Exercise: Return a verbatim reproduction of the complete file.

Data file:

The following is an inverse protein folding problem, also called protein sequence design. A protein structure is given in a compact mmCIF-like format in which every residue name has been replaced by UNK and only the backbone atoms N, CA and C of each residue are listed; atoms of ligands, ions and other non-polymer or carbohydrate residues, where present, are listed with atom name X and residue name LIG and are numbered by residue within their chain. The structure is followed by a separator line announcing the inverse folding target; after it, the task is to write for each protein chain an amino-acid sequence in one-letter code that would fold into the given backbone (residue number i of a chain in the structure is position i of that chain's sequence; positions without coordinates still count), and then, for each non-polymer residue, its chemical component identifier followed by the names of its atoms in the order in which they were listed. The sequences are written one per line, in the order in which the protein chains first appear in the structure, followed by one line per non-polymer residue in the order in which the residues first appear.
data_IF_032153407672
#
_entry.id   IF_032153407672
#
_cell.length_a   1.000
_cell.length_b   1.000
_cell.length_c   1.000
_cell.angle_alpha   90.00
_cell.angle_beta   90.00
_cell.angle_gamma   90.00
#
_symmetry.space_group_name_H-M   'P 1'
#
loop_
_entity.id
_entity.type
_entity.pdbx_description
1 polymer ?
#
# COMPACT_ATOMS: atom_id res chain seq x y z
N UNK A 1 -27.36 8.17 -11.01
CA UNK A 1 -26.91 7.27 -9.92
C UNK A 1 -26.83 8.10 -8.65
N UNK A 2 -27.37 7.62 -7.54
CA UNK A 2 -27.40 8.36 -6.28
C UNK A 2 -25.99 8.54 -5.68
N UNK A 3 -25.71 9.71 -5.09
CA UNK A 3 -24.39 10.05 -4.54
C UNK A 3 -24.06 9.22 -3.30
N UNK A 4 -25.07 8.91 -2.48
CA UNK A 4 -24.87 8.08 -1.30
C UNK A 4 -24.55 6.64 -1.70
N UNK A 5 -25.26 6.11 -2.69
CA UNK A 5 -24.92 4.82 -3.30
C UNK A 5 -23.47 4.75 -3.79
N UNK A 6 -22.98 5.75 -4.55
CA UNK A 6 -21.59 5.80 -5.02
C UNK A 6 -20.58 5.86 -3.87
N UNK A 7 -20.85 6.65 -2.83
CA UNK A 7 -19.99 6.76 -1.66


The following is an inverse protein folding problem, also called protein sequence design. A protein structure is given in a compact mmCIF-like format in which every residue name has been replaced by UNK and only the backbone atoms N, CA and C of each residue are listed; atoms of ligands, ions and other non-polymer or carbohydrate residues, where present, are listed with atom name X and residue name LIG and are numbered by residue within their chain. The structure is followed by a separator line announcing the inverse folding target; after it, the task is to write for each protein chain an amino-acid sequence in one-letter code that would fold into the given backbone (residue number i of a chain in the structure is position i of that chain's sequence; positions without coordinates still count), and then, for each non-polymer residue, its chemical component identifier followed by the names of its atoms in the order in which they were listed. The sequences are written one per line, in the order in which the protein chains first appear in the structure, followed by one line per non-polymer residue in the order in which the residues first appear.
data_IF_032153407672
#
_entry.id   IF_032153407672
#
_cell.length_a   1.000
_cell.length_b   1.000
_cell.length_c   1.000
_cell.angle_alpha   90.00
_cell.angle_beta   90.00
_cell.angle_gamma   90.00
#
_symmetry.space_group_name_H-M   'P 1'
#
loop_
_entity.id
_entity.type
_entity.pdbx_description
1 polymer ?
#
# COMPACT_ATOMS: atom_id res chain seq x y z
N UNK A 1 -27.36 8.17 -11.01
CA UNK A 1 -26.91 7.27 -9.92
C UNK A 1 -26.83 8.10 -8.65
N UNK A 2 -27.37 7.62 -7.54
CA UNK A 2 -27.40 8.36 -6.28
C UNK A 2 -25.99 8.54 -5.68
N UNK A 3 -25.71 9.71 -5.09
CA UNK A 3 -24.39 10.05 -4.54
C UNK A 3 -24.06 9.22 -3.30
N UNK A 4 -25.07 8.91 -2.48
CA UNK A 4 -24.87 8.08 -1.30
C UNK A 4 -24.55 6.64 -1.70
N UNK A 5 -25.26 6.11 -2.69
CA UNK A 5 -24.92 4.82 -3.30
C UNK A 5 -23.47 4.75 -3.79
N UNK A 6 -22.98 5.75 -4.55
CA UNK A 6 -21.59 5.80 -5.02
C UNK A 6 -20.58 5.86 -3.87
N UNK A 7 -20.85 6.65 -2.83
CA UNK A 7 -19.99 6.76 -1.66